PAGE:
Scientists from the University of Adelaide and the University of Aberdeen have uncovered the cluster of volcanoes using advanced subsurface imaging technology designed to identify craters, lava and magma chambers. The Mail Online reports the volcanoes developed in the Jurassic period, which was around 180 to 60million years ago. But the field of volcanoes has been buried deep underground beneath hundreds of of metres of sedimentary rocks in the Cooper-Eromanga basins.
The basins now consist of dry and barren landscape but in the Jurassic period the area would have been spewing hot lava with lakes becoming coal swamps due to the sheer amount of the volcanoes.
Associate professor Simon Holford said: “While the majority of Earth’s volcanic activity occurs at the boundaries of tectonic plates, or under the Earth’s oceans, this ancient Jurassic world developed deep within the interior of the Australian continent.
“Its discovery raises the prospect that more undiscovered volcanic worlds reside beneath the poorly explored surface of Australia.”
The reserve suggests there could be more volcanic activity in Australia than previously believed.
The scientists published their findings in the journal Gondwana Research, which notes the volcanic wasteland is called the Warnie Volcanic Province, with a nod to Australian cricket legend Shane Warne.
Associate Professor Holford added: “We wrote much of the paper during a visit to Adelaide by the Aberdeen researchers, when a fair chunk was discussed and written at Adelaide Oval during an England vs Cricket Australia XI match in November 2017.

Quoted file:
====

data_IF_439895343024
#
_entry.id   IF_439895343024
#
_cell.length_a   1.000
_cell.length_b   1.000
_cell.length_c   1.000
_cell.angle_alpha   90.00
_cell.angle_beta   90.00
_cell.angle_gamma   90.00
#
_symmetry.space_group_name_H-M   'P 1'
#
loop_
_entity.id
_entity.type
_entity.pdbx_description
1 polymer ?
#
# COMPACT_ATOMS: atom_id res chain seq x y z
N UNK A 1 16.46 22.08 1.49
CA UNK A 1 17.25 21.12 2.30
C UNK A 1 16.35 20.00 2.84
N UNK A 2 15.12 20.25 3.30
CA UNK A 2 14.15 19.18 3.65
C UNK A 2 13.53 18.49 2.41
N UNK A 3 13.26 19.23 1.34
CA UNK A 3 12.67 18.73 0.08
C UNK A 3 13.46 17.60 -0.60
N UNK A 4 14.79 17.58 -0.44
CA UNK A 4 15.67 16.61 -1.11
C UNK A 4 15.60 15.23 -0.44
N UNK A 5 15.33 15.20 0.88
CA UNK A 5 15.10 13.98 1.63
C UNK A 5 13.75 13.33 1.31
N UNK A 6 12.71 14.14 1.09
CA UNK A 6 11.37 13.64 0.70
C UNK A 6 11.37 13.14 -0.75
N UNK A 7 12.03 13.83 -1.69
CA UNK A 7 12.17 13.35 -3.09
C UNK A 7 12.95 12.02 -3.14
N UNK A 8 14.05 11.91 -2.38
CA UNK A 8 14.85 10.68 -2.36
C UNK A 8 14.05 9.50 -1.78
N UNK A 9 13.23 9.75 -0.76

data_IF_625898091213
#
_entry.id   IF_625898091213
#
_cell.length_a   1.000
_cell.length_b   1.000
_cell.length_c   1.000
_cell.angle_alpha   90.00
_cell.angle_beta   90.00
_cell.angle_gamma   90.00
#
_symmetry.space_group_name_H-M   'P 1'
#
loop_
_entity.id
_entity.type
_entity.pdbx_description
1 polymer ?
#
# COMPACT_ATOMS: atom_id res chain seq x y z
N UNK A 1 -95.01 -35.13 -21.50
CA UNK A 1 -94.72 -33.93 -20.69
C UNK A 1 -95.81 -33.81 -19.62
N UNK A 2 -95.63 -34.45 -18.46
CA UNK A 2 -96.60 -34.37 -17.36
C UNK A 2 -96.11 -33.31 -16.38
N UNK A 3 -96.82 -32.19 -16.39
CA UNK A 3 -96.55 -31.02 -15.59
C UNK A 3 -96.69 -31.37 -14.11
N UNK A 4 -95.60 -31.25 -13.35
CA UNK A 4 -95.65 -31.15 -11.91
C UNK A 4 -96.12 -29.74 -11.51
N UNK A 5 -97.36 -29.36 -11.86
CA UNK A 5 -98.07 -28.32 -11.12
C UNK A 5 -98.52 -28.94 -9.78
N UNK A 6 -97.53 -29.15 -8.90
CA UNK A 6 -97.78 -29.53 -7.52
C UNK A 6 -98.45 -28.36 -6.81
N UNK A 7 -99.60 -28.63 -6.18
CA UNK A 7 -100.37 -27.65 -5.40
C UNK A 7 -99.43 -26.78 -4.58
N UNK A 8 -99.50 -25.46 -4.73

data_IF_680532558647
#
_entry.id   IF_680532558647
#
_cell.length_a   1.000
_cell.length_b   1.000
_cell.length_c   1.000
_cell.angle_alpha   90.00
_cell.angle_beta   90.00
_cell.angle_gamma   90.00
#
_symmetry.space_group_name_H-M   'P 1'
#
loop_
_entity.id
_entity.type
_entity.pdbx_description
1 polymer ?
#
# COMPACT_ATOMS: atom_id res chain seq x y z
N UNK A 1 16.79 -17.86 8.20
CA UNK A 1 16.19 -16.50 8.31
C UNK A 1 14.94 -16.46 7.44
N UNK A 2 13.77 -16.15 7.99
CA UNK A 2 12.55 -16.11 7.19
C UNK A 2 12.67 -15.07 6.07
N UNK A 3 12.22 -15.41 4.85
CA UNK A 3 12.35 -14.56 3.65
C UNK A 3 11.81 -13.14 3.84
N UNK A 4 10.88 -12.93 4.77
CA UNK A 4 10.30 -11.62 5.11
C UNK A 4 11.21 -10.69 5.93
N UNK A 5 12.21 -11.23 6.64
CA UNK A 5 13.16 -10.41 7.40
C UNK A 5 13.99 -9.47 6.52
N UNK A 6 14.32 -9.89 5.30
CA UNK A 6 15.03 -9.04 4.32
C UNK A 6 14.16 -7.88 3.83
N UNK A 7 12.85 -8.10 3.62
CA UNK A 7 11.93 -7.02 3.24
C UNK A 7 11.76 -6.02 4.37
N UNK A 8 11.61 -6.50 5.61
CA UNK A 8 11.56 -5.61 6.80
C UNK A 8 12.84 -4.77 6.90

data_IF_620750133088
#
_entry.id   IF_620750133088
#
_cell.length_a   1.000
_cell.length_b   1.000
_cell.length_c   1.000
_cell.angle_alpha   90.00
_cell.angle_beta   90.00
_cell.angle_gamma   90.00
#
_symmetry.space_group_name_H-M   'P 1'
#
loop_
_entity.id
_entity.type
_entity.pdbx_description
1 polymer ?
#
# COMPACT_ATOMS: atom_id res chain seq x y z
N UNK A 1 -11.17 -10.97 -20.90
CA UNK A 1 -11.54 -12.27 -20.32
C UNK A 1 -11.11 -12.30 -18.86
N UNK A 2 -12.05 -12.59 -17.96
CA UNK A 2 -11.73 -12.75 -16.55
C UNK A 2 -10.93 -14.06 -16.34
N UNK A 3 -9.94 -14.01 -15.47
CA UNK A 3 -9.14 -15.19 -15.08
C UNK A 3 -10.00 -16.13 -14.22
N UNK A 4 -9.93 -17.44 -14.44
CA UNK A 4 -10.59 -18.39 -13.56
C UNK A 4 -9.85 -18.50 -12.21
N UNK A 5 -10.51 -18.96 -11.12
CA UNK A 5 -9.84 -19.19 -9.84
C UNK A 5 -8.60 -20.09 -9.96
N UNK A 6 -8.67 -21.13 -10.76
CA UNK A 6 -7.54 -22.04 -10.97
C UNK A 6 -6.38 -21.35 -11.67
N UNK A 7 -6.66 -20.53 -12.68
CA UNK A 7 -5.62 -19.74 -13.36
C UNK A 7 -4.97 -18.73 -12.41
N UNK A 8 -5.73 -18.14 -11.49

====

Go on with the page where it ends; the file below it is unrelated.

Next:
“Inspired by the cricket, we thought Warnie a good name for this once fiery region.”
Meanwhile, scientists in a much colder climate found another extinct volcano.
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In Russia, a volcano previously considered extinct has woken up and is “ready for eruption” an expert has warned.
The Bolshaya Udina volcano, is part of a complex of volcanoes on Russia’s Kamchatka Peninsula.
Standing around 10,000ft (3,000m) high, the colossal volcano was – until 2017 – dismissed as extinct.
However a groundbreaking new study has revealed the volcano is again active and could be set to violently erupt like Mount St Helens.
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Professor Ivan Koulakov, vice-director of the Institute of Petroleum Geology and Geophysics, the study’s lead researcher told Express.co.uk: “When a volcano is silent for a long time, its first explosion can be catastrophic.”
Bolshaya Udina was never considered to be an active volcano before.
The mountain is just one in a cluster of other volcanoes, some of which are very active and some of which are permanently active.
However, Bolshaya Udina did not exhibit any seismic activity since the permanent monitoring of these volcanos started in 1961.
So it has always been considered to be an extinct volcano.
Professor Koulakov said: “The geological signatures indicate there was no seismic activity there for thousands of years.
“Geologists cannot even estimate when Udina last erupted because it was a very long time ago.
“Then suddenly in December 2017, some seismic activity started on Udina.”
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